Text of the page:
¶ 9 Defendant convinced the trial court that this section of the UCDLA mandated suppression of the results of his breath test conducted beyond two hours after he had been stopped or detained. The State argued to the trial court that it never charged defendant with violating the UCDLA and, as such, section 6-500 is totally inapplicable to defendant's prosecution. The State noted that it alleged defendant operated a commercial motor vehicle in violation of the IMCSL (625 ILCS 5/18b-100 et seq. (West 2008)): specifically, sections 18b-103, 18b-105, and 18b-108. The State reiterates those arguments on appeal, claiming the trial court erred in using a section of the UCDLA as authority to suppress evidence in a prosecution initiated under the IMCSL. Alternatively, the State asserts that even if section 6-500 of the UCDLA is applicable to this matter, proper application of the statute does not mandate suppression of the results of defendant's breath test.

¶ 10 Defendant has not filed a responsive brief in this matter and, as such, we review this appeal pursuant to the standards set forth in First Capitol Mortgage Corp. v. Talandis Construction Corp.,63 Ill. 2d 128 (1976); (see also People v. Miller, 212 Ill. App. 3d 195 (1991)). The Talandis court held that reversal should not be automatic when an appellee fails to file a brief but, instead, when the record is simple and the claimed error is such that the reviewing court can easily decide the matter without the aid of an appellee's brief, the court should decide the merits of the appeal. Talandis, 63 Ill. 2d at 133; Miller, 212 Ill. App. 3d at 199. If a case is complex, a court of review should not be compelled to serve as an advocate for the appellee. Talandis, 63 Ill. 2d at 133; Miller, 212 Ill. App. 3d at 199. We find this matter is not complex and that it can be decided without the aid of defendant's brief.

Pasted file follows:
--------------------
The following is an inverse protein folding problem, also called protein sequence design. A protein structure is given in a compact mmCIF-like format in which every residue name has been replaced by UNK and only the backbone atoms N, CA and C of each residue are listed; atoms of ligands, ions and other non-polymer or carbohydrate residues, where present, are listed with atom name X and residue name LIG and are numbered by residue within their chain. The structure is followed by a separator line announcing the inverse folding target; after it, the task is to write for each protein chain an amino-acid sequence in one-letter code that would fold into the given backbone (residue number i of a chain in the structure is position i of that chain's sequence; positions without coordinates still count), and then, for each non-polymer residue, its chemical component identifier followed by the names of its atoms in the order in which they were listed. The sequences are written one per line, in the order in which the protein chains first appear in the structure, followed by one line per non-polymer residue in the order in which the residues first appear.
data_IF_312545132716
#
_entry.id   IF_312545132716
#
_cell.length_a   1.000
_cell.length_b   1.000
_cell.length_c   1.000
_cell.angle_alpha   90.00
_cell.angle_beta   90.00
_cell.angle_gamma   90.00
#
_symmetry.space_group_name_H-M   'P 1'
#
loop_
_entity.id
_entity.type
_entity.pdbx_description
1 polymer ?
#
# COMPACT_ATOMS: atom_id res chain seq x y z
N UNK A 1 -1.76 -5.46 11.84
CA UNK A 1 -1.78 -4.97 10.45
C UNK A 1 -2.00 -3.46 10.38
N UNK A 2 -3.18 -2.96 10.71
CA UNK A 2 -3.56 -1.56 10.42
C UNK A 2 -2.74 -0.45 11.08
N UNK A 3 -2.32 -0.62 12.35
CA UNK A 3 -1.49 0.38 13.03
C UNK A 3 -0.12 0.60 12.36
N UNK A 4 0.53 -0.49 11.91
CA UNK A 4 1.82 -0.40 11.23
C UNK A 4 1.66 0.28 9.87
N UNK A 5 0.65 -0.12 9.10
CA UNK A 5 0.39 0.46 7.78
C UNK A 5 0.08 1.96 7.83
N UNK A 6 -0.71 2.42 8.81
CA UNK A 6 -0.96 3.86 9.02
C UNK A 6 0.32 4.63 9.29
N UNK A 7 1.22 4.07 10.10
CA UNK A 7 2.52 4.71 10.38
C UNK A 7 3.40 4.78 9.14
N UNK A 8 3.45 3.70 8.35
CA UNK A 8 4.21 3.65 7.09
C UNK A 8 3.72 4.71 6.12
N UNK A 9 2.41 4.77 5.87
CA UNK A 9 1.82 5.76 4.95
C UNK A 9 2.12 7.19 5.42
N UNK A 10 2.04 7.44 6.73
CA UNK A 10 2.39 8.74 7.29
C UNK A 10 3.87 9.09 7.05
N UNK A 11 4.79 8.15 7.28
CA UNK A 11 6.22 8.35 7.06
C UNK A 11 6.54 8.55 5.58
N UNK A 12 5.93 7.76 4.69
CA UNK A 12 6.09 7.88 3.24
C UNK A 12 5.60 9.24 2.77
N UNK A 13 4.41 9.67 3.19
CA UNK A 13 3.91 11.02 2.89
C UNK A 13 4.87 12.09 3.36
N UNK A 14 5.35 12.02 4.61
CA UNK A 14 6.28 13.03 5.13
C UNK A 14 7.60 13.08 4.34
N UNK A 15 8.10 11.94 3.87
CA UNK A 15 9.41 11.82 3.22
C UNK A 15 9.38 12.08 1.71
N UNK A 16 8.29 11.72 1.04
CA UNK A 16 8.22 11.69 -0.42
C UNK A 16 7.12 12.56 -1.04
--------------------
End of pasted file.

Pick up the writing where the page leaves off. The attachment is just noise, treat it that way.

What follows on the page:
¶ 11 As noted above, both the UCDLA and the IMCSL are found within the Vehicle Code. 625 ILCS 5/1-100 et seq. (West 2008). Our task of determining whether the trial court properly suppressed the results defendant's breath test calls upon us to interpret statutes contained within the Vehicle Code. Specifically, we must determine how section 6-500 of the UCDLA applies, if it applies at all, to someone charged under the IMCSL.